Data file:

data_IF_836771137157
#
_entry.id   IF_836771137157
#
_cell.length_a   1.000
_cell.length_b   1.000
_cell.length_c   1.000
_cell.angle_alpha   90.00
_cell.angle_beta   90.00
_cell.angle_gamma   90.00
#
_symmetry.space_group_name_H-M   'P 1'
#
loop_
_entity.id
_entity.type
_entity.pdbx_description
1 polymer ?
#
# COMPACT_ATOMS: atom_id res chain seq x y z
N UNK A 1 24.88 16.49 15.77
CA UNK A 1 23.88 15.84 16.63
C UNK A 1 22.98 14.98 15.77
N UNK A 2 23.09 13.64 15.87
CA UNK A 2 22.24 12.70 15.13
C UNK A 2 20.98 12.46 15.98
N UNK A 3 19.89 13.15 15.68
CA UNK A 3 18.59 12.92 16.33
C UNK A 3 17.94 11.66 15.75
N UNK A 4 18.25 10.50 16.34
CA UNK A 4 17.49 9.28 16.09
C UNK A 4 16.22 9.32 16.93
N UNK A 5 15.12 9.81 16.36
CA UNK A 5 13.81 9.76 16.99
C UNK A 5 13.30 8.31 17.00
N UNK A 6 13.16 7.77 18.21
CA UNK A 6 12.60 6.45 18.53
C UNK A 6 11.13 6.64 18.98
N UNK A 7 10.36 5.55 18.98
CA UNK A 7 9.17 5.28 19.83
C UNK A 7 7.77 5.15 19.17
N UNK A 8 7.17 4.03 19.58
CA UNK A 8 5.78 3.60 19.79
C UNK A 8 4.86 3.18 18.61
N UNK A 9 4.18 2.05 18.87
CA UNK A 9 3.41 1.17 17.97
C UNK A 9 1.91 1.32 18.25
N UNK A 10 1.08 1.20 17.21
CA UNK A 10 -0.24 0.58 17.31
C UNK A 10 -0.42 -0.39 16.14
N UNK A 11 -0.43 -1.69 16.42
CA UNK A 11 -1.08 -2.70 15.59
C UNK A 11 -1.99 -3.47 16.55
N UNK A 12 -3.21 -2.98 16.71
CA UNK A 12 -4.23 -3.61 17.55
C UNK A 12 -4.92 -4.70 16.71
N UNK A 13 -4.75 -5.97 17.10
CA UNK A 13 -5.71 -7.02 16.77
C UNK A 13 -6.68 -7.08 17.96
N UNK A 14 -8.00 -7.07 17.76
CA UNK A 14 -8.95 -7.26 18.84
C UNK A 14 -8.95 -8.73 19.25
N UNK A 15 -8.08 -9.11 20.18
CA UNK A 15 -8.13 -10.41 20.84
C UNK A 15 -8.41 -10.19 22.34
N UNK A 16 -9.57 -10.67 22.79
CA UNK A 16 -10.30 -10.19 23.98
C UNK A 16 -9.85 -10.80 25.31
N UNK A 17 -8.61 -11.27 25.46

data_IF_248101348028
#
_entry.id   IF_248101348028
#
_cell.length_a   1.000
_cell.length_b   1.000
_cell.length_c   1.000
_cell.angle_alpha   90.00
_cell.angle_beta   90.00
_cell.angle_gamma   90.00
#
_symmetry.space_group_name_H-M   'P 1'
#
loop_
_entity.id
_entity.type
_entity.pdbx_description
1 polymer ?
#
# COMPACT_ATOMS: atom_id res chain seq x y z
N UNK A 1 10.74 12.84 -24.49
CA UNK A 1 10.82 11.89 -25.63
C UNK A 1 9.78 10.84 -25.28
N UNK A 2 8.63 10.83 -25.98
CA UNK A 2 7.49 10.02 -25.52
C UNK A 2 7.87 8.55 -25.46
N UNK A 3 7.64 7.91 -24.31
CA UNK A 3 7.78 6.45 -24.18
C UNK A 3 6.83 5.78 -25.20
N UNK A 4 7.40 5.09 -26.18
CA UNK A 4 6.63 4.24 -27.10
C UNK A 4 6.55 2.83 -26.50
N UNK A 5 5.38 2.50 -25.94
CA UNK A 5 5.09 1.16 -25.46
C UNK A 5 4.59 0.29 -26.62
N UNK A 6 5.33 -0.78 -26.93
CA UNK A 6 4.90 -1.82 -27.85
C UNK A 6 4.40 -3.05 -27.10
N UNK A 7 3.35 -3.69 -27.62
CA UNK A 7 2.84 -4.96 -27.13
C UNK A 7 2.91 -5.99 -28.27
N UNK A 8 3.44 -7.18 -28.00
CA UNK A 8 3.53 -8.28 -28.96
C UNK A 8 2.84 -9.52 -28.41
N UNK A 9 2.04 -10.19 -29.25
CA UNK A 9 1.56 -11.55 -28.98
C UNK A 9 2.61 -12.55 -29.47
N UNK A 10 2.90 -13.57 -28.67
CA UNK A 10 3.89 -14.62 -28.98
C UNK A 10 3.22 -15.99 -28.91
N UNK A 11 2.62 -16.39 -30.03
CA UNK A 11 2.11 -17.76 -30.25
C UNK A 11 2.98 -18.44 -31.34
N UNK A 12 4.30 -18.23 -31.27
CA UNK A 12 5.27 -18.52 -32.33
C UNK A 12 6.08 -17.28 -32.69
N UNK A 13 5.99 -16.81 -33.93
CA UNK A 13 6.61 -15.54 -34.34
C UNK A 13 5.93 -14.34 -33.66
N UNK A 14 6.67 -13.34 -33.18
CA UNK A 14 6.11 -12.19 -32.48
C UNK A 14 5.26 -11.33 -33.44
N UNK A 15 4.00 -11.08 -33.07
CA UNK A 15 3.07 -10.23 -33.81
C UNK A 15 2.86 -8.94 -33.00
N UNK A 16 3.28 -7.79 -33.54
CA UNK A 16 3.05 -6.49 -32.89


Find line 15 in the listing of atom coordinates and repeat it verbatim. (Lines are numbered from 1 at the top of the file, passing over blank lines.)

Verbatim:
_entity.id